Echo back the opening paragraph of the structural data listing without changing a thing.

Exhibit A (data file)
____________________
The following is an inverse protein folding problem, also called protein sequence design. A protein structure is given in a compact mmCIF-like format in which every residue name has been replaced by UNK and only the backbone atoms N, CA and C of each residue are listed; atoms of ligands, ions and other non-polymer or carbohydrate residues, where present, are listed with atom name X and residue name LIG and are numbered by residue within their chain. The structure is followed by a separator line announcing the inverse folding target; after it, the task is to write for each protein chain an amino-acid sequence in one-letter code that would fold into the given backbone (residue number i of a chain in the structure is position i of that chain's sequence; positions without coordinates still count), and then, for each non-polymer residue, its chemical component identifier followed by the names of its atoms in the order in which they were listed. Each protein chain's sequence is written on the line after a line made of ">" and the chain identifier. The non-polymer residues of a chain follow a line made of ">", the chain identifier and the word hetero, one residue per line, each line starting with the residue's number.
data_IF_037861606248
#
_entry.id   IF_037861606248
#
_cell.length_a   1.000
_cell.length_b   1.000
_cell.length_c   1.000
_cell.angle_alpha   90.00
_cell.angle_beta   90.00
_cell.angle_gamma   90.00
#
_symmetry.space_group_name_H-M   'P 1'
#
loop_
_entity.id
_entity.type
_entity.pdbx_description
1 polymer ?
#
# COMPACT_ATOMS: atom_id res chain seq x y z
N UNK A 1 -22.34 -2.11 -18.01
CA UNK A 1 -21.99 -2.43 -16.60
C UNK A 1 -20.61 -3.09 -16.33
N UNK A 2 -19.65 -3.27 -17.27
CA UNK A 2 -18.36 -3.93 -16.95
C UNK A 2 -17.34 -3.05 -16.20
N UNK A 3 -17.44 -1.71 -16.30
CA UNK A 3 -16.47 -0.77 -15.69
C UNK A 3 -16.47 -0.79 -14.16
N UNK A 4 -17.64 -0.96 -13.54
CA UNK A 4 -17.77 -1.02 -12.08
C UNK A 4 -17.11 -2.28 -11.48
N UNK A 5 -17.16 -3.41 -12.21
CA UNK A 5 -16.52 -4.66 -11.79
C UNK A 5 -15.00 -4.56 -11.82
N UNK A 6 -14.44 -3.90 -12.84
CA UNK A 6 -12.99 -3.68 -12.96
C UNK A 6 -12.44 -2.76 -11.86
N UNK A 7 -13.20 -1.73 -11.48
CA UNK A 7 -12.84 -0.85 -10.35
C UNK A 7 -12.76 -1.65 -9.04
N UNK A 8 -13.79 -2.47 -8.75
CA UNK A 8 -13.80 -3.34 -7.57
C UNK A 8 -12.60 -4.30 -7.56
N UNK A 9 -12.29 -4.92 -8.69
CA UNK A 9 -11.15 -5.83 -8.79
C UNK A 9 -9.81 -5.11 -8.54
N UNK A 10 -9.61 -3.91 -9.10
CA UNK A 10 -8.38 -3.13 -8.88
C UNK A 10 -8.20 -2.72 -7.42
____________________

The following is an inverse protein folding problem, also called protein sequence design. A protein structure is given in a compact mmCIF-like format in which every residue name has been replaced by UNK and only the backbone atoms N, CA and C of each residue are listed; atoms of ligands, ions and other non-polymer or carbohydrate residues, where present, are listed with atom name X and residue name LIG and are numbered by residue within their chain. The structure is followed by a separator line announcing the inverse folding target; after it, the task is to write for each protein chain an amino-acid sequence in one-letter code that would fold into the given backbone (residue number i of a chain in the structure is position i of that chain's sequence; positions without coordinates still count), and then, for each non-polymer residue, its chemical component identifier followed by the names of its atoms in the order in which they were listed. Each protein chain's sequence is written on the line after a line made of ">" and the chain identifier. The non-polymer residues of a chain follow a line made of ">", the chain identifier and the word hetero, one residue per line, each line starting with the residue's number.